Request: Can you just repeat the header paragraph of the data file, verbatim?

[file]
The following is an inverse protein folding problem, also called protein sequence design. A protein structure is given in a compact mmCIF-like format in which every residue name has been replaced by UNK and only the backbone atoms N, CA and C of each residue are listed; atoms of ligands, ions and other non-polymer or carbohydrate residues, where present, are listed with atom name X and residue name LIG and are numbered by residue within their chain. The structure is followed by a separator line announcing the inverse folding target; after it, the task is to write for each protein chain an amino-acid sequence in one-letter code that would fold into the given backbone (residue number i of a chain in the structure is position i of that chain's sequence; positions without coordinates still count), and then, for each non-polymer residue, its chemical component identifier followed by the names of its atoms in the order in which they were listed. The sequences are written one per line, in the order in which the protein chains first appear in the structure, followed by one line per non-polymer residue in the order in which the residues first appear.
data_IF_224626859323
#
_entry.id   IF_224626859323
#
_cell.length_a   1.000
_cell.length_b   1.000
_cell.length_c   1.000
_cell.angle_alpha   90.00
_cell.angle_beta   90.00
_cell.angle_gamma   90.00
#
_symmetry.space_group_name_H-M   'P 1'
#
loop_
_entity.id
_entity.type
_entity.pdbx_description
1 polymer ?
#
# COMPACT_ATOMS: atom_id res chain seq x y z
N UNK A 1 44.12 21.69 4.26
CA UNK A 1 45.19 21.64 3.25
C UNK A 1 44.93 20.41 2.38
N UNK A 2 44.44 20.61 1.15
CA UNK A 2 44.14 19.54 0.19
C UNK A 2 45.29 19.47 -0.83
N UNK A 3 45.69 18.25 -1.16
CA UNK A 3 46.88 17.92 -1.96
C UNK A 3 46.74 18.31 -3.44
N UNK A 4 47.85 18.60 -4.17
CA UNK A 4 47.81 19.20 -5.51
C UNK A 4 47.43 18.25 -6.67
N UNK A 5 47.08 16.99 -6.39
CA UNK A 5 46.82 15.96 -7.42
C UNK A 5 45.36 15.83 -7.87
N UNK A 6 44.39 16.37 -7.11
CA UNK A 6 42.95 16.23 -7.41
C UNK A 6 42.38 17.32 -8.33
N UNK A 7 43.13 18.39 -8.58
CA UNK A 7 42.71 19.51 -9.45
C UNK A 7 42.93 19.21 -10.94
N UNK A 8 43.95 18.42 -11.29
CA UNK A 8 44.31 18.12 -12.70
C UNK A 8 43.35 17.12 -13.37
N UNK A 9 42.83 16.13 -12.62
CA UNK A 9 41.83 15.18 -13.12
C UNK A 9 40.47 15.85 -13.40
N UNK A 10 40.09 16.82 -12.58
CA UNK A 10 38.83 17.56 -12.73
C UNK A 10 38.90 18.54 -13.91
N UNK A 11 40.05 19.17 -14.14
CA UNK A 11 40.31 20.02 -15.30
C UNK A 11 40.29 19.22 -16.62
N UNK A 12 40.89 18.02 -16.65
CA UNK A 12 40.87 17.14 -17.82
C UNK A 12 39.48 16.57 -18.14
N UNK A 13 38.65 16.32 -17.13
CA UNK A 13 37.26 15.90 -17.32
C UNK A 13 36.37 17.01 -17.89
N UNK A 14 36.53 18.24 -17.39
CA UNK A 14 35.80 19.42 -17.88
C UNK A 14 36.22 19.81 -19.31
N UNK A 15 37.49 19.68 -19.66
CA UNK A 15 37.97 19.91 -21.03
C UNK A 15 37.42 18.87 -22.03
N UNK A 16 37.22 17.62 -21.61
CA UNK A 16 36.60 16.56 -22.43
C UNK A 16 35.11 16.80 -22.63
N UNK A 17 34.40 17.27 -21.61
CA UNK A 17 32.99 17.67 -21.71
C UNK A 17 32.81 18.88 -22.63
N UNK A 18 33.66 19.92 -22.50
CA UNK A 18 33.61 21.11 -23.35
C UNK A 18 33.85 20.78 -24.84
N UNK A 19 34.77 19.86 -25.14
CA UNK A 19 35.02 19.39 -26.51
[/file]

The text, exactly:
The following is an inverse protein folding problem, also called protein sequence design. A protein structure is given in a compact mmCIF-like format in which every residue name has been replaced by UNK and only the backbone atoms N, CA and C of each residue are listed; atoms of ligands, ions and other non-polymer or carbohydrate residues, where present, are listed with atom name X and residue name LIG and are numbered by residue within their chain. The structure is followed by a separator line announcing the inverse folding target; after it, the task is to write for each protein chain an amino-acid sequence in one-letter code that would fold into the given backbone (residue number i of a chain in the structure is position i of that chain's sequence; positions without coordinates still count), and then, for each non-polymer residue, its chemical component identifier followed by the names of its atoms in the order in which they were listed. The sequences are written one per line, in the order in which the protein chains first appear in the structure, followed by one line per non-polymer residue in the order in which the residues first appear.